“The Inspector General report showed the FBI was willing to do anything in order to spy on Carter Page, including making 17 significant inaccuracies and omissions. The American public deserves to know everything the FBI did,” Kennedy said in a statement on Dec. 13 obtained by The Hill.
“I’m asking President Trump to declassify the entire record so that Attorney General Barr and FBI Director Wray can release it to the American people. If the FBI wants to continue the employment of rogue, politically-motivated agents, then let the public read the entire record.”
Department of Justice Inspector General Michael Horowitz released the Foreign Intelligence Surveillance Act (FISA) applications as part of his investigation of how the FBI used FISA to surveil Page, but the applications were partially redacted.
Heavily redacted versions were released last year.
Horowitz found that FBI officials made 17 “significant errors or omissions” in applying to the court to spy on Page and a number of other errors under Woods Procedures, or internal guidelines on how to apply for FISA approval.
Kennedy, a member of the Senate Judiciary Committee, questioned Horowitz at a committee hearing this week, telling him: “This has got to be fixed. At a minimum, somebody’s got to be fired.”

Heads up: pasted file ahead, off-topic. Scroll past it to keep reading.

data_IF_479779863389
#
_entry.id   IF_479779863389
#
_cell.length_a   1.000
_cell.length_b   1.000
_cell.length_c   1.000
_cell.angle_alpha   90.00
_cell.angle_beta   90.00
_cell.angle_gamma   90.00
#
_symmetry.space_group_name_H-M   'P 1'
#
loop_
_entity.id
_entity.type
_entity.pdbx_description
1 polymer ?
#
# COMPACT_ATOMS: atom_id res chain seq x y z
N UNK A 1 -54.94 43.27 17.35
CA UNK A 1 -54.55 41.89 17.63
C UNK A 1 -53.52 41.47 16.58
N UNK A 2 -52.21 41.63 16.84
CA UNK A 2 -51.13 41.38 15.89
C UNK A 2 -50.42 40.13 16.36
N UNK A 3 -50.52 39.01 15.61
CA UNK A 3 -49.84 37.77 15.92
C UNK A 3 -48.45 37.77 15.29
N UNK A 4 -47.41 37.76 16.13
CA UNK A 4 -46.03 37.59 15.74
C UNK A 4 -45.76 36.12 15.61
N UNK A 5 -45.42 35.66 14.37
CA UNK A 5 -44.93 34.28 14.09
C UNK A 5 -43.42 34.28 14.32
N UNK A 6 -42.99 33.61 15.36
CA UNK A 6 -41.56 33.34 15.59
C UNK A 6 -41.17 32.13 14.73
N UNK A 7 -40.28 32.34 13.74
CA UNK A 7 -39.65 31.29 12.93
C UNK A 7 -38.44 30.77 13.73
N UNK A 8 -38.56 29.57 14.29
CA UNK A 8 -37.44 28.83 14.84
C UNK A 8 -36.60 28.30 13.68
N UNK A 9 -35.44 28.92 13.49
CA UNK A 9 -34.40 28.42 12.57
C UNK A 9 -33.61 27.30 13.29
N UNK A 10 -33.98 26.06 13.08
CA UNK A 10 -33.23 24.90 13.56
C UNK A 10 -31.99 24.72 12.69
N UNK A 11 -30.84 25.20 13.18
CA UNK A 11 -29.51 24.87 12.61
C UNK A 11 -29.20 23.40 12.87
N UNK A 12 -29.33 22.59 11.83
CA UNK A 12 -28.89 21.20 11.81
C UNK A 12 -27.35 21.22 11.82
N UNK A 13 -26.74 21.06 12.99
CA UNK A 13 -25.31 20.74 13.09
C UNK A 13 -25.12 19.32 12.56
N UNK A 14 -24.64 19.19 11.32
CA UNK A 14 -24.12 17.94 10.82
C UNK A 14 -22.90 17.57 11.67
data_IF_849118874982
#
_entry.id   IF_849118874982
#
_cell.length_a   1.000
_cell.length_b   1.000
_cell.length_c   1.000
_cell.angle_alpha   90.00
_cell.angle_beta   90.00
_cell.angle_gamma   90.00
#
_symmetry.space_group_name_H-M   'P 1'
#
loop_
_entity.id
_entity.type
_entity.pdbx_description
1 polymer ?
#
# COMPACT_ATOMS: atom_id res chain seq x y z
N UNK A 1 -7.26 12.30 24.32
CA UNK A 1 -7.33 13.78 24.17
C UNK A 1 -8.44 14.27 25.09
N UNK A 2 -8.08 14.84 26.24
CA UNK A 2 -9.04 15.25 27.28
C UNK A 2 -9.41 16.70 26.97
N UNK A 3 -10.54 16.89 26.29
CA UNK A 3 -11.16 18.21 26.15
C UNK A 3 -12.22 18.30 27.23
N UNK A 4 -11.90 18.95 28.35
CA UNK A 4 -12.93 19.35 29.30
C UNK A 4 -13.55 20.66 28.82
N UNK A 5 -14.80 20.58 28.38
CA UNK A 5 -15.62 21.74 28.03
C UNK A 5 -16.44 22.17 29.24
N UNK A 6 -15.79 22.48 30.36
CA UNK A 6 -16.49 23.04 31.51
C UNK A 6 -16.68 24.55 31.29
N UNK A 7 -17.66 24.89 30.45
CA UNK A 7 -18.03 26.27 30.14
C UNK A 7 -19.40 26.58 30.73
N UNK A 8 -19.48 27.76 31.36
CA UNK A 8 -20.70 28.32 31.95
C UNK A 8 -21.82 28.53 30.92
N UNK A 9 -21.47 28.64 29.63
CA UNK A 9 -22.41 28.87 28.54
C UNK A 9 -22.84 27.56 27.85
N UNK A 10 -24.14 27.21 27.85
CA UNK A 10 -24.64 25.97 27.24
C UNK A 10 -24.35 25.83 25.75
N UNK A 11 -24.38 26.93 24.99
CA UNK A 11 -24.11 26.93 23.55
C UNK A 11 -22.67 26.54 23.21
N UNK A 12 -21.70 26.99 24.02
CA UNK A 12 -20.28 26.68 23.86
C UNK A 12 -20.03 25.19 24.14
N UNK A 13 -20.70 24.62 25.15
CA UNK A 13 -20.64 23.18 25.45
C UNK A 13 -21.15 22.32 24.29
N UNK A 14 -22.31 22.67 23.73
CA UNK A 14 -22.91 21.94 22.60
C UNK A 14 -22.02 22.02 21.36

“Agree completely,” Horowitz replied. “There’s got to be a change in the culture, also.”
Special counsel Robert Mueller’s investigation ended in March; Trump in May authorized Attorney General William Barr to declassify a number of documents, including every version of the applications to obtain FISA warrants on Page.
“Today’s action will help ensure that all Americans learn the truth about the events that occurred, and the actions that were taken, during the last Presidential election and will restore confidence in our public institutions,” Trump said at the time.
It’s not clear why Barr has not declassified the material. Barr originally asked the White House for the authority to declassify the documents, according to the White House. The department said in a court filing (pdf) that the president wasn’t requiring declassification, but that he delegated authority to Barr to determine whether the materials should be declassified.
The president vowed to declassify documents in March.
“A lot of people wanted me to do it a long time ago. I’m glad I didn’t do it. We got a great result without having to do it, but we will,” the president said. “One of the reasons that my lawyers didn’t want me to do it, is they said, if I do it, they’ll call it a form of obstruction.”
Trump had ordered in Sept. 2018 the declassification of documents related to the FISA warrant applications and other documents linked to the Trump-Russia investigation. He later said that Horowitz was reviewing the documents because of concerns within the intelligence community and among “key allies.”